saltation


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sal·ta·tion

 (săl-tā′shən, sôl-)
n.
1. The act of leaping, jumping, or dancing.
2. Discontinuous movement, transition, or development; advancement by leaps.
3. Genetics A single mutation that drastically alters the phenotype.

[Latin saltātiō, saltātiōn, from saltātus, past participle of saltāre, to leap, frequentative of salīre, to jump; see salient.]
American Heritage® Dictionary of the English Language, Fifth Edition. Copyright © 2016 by Houghton Mifflin Harcourt Publishing Company. Published by Houghton Mifflin Harcourt Publishing Company. All rights reserved.

saltation

(sælˈteɪʃən)
n
1. (Biology) biology an abrupt variation in the appearance of an organism, species, etc, usually caused by genetic mutation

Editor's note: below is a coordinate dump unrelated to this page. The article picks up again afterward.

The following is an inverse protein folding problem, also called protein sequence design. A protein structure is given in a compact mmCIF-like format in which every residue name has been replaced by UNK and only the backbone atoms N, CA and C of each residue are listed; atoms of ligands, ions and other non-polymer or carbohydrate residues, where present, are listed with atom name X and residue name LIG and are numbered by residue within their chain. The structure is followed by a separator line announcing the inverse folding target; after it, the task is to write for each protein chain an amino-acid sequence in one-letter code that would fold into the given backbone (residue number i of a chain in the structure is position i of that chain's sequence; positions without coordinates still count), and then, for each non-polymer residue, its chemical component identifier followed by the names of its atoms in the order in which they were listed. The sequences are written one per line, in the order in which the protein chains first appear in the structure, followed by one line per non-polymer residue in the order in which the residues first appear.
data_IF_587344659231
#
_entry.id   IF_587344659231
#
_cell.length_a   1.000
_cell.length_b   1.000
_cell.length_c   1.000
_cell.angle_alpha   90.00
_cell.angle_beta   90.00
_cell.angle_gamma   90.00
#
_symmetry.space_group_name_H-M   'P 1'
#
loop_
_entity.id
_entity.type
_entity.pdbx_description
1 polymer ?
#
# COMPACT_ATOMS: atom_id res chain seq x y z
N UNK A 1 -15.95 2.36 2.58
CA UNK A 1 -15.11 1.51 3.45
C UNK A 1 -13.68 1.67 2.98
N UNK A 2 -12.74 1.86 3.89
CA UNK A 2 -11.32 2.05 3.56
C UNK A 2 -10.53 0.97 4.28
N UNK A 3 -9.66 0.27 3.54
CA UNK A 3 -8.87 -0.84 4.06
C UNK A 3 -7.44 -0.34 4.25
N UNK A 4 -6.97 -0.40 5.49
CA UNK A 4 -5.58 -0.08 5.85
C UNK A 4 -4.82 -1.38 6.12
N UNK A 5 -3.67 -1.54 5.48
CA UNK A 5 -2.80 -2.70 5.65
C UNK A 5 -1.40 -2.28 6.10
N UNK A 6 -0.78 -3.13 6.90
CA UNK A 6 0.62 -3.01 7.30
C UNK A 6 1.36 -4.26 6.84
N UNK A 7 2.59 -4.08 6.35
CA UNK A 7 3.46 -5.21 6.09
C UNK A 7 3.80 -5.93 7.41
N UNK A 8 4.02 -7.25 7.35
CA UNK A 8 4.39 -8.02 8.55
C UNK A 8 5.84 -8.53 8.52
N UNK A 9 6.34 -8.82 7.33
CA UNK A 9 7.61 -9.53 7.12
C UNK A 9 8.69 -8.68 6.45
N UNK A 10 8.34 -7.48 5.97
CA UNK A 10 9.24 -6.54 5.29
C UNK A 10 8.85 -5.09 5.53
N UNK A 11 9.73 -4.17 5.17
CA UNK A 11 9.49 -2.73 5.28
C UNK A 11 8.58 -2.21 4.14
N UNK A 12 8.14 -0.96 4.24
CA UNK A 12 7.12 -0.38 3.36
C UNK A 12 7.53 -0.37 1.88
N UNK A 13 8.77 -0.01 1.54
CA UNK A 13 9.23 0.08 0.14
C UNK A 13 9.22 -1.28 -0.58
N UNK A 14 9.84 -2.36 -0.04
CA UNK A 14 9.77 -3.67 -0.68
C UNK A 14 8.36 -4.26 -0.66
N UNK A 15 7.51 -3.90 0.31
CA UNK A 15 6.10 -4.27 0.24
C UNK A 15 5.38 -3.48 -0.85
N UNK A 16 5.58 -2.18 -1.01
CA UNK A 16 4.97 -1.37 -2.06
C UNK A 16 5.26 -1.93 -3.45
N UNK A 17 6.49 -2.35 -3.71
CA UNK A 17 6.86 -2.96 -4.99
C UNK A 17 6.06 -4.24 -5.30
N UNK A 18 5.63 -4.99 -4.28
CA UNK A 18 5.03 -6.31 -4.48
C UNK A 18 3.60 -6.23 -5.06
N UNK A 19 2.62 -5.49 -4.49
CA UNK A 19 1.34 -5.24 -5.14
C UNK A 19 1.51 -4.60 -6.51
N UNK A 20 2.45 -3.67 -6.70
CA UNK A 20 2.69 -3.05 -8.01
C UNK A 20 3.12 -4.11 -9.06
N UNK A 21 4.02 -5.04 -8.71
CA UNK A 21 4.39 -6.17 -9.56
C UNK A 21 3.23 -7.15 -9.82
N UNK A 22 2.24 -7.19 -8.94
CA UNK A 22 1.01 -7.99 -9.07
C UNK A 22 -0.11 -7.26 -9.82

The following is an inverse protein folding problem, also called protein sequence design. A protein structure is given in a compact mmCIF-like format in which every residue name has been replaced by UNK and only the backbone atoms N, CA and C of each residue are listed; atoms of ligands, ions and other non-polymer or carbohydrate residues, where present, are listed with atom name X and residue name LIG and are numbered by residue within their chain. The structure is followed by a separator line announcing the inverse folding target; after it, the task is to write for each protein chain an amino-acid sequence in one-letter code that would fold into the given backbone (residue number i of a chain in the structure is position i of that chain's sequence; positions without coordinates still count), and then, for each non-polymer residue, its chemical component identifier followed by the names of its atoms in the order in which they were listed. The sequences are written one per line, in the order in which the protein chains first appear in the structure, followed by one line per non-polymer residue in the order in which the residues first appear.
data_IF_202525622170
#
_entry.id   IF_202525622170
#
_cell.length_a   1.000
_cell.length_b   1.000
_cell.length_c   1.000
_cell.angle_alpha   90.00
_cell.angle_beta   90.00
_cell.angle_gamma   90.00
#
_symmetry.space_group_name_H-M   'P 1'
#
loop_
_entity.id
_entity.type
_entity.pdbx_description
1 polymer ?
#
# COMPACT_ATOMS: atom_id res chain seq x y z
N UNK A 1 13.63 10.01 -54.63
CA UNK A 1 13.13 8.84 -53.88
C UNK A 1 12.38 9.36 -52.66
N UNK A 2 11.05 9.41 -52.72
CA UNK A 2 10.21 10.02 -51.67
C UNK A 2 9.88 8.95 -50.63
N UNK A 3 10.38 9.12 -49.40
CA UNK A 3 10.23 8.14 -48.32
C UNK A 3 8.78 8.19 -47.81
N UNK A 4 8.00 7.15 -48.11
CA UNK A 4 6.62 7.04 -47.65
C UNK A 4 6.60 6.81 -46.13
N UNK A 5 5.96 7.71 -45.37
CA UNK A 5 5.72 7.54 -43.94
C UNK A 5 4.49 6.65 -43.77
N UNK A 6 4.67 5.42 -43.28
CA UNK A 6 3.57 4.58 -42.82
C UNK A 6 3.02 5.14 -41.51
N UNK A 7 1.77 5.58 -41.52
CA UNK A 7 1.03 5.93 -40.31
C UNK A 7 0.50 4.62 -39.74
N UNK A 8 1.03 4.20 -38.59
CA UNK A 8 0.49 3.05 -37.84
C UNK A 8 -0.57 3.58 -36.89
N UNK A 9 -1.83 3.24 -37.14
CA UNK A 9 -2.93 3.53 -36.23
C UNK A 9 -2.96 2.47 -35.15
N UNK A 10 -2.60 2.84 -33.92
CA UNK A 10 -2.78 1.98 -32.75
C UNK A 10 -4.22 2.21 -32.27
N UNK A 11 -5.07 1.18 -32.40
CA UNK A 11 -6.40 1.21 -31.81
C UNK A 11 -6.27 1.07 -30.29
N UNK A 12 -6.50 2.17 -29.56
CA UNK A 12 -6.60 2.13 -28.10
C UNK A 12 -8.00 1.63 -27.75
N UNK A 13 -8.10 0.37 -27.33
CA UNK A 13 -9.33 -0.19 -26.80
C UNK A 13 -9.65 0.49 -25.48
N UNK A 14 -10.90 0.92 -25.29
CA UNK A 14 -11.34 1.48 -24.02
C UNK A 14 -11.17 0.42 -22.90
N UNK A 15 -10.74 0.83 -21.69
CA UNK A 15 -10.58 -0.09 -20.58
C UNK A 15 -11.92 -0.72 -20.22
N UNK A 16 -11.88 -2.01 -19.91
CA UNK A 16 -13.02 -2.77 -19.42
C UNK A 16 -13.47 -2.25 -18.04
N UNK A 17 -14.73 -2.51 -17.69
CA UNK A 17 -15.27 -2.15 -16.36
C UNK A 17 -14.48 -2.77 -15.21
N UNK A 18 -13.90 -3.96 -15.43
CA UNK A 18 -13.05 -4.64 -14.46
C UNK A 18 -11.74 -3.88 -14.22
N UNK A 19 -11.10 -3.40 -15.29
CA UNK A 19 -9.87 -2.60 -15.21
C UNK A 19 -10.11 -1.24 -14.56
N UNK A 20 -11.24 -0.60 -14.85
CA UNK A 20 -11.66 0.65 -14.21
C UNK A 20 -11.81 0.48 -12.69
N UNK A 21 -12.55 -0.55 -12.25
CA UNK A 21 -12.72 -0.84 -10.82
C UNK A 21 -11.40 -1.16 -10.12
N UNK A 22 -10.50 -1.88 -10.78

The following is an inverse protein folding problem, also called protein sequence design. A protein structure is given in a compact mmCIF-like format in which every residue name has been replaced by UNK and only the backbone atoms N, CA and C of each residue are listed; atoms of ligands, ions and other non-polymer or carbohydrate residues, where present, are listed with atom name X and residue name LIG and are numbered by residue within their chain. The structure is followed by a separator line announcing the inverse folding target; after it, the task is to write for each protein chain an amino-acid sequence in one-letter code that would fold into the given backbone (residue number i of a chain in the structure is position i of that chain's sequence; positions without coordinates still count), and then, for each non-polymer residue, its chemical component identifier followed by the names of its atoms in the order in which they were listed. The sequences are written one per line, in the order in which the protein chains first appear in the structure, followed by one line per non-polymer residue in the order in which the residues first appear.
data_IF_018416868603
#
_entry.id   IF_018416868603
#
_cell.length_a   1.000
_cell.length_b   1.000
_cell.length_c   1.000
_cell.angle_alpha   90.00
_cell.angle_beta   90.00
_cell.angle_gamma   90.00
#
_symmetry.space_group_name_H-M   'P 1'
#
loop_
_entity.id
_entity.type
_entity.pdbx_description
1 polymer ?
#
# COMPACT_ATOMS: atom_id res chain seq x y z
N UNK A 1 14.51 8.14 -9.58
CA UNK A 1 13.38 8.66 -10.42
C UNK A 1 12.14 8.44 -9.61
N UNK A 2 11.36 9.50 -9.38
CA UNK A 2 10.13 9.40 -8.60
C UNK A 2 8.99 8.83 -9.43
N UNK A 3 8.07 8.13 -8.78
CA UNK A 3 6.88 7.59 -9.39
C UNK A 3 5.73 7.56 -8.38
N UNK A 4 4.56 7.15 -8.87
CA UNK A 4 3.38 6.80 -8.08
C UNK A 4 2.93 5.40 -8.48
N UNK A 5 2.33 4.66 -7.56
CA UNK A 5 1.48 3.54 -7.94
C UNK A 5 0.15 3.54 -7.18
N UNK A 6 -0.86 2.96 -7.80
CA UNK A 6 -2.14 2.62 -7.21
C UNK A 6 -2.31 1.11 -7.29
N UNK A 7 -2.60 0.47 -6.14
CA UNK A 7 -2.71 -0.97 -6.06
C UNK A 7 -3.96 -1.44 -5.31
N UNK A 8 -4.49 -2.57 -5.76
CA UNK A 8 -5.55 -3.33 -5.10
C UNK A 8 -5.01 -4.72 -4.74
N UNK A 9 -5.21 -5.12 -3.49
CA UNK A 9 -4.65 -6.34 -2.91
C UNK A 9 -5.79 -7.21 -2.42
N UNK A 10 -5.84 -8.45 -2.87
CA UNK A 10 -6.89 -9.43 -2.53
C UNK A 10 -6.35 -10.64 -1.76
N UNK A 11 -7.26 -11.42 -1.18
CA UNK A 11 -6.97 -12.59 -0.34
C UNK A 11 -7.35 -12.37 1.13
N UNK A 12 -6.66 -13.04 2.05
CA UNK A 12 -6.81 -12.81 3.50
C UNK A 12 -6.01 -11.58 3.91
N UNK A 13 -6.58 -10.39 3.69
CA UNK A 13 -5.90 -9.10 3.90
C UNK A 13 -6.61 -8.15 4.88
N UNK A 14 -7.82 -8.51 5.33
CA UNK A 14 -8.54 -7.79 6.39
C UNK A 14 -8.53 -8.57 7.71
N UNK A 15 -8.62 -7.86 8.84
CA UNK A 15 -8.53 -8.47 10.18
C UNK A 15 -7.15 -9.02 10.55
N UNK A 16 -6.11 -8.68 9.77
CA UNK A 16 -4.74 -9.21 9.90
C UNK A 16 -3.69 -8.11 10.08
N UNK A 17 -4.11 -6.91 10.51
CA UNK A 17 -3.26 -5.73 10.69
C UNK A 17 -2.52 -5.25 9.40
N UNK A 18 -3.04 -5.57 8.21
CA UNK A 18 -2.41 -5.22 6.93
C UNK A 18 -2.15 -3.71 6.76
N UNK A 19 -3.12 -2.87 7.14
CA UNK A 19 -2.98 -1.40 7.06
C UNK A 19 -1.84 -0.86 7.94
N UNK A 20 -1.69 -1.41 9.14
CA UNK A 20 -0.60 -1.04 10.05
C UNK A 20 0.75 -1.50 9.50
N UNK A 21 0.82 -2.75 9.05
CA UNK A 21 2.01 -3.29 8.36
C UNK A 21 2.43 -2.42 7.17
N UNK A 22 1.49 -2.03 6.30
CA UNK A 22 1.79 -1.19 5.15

2. (Geological Science) geology the leaping movement of sand or soil particles carried in water or by the wind
3. a sudden abrupt movement or transition
[C17: from Latin saltātiō a dance, from saltāre to leap about]
Collins English Dictionary – Complete and Unabridged, 12th Edition 2014 © HarperCollins Publishers 1991, 1994, 1998, 2000, 2003, 2006, 2007, 2009, 2011, 2014

sal•ta•tion

(sælˈteɪ ʃən)

n.
1. a dancing or leaping movement.
2. an abrupt movement or transition.
3. Biol.
a. a sudden discontinuity in a line of descent.
b. a mutation.
[1640–50; < Latin saltātiō dancing =saltā(re) to jump about, dance, frequentative of salire to jump + -tiō -tion]
sal•ta′tion•al, adj.
Random House Kernerman Webster's College Dictionary, © 2010 K Dictionaries Ltd. Copyright 2005, 1997, 1991 by Random House, Inc. All rights reserved.
ThesaurusAntonymsRelated WordsSynonymsLegend:
Noun1.saltation - (geology) the leaping movement of sand or soil particles as they are transported in a fluid medium over an uneven surface
geology - a science that deals with the history of the earth as recorded in rocks